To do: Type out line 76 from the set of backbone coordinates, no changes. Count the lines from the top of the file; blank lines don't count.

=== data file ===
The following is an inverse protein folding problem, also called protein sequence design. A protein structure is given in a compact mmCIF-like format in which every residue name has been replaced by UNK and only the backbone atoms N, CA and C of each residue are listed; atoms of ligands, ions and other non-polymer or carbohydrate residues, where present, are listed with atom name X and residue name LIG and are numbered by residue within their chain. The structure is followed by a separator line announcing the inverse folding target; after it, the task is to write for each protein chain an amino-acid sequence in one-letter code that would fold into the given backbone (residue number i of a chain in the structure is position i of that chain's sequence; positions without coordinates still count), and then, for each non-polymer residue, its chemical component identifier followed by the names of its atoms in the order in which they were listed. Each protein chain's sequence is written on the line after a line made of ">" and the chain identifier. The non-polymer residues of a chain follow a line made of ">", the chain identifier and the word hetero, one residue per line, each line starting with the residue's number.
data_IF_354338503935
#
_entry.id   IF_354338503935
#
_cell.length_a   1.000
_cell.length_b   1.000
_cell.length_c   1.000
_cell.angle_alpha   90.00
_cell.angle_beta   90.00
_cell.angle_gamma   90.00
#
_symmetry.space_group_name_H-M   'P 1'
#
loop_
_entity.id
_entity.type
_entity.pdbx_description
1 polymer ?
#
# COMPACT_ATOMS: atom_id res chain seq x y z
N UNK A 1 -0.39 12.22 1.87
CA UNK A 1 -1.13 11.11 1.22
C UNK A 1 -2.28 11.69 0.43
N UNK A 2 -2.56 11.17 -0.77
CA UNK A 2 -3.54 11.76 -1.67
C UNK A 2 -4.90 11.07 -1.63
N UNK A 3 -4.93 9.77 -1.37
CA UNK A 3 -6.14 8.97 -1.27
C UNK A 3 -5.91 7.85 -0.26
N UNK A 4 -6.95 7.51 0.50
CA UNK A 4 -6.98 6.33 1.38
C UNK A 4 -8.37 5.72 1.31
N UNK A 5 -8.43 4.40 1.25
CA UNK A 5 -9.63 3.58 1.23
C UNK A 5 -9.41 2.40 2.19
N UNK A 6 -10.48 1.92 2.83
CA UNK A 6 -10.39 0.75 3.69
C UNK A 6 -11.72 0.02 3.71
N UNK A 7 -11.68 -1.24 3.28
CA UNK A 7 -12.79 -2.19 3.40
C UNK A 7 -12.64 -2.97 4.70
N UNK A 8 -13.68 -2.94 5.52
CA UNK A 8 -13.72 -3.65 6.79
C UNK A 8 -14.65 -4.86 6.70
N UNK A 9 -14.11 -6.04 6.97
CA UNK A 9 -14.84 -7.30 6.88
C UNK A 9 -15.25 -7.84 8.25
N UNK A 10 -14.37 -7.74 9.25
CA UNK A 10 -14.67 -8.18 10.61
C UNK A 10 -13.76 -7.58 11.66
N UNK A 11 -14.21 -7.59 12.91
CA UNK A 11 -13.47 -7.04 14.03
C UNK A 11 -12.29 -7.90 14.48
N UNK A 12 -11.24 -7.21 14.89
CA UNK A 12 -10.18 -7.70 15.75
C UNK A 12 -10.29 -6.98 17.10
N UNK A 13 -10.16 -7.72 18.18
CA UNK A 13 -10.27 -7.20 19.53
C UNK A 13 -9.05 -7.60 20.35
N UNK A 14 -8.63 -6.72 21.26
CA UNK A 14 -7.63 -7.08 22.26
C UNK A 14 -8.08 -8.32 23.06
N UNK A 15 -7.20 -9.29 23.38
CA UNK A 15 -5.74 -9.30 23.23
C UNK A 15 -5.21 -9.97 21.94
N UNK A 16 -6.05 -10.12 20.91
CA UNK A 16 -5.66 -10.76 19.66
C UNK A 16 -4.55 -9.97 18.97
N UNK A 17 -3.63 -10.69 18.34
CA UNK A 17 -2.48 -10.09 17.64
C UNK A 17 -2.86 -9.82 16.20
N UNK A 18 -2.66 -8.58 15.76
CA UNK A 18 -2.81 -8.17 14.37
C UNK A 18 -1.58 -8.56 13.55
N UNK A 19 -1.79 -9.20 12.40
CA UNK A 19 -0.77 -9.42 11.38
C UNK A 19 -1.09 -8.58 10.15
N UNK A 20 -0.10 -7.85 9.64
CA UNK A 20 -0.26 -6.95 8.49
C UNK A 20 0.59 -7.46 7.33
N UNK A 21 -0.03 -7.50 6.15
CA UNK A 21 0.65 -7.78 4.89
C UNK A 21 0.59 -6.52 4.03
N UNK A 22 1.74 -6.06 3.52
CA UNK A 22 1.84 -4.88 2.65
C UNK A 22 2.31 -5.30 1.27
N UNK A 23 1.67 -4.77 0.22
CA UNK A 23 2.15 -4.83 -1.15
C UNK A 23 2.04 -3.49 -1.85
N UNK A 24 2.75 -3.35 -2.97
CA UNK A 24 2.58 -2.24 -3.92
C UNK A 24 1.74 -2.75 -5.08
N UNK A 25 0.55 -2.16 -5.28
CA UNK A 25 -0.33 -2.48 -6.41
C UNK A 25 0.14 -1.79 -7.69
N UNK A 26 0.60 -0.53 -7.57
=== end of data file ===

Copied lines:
N UNK A 19 -1.79 -9.20 12.40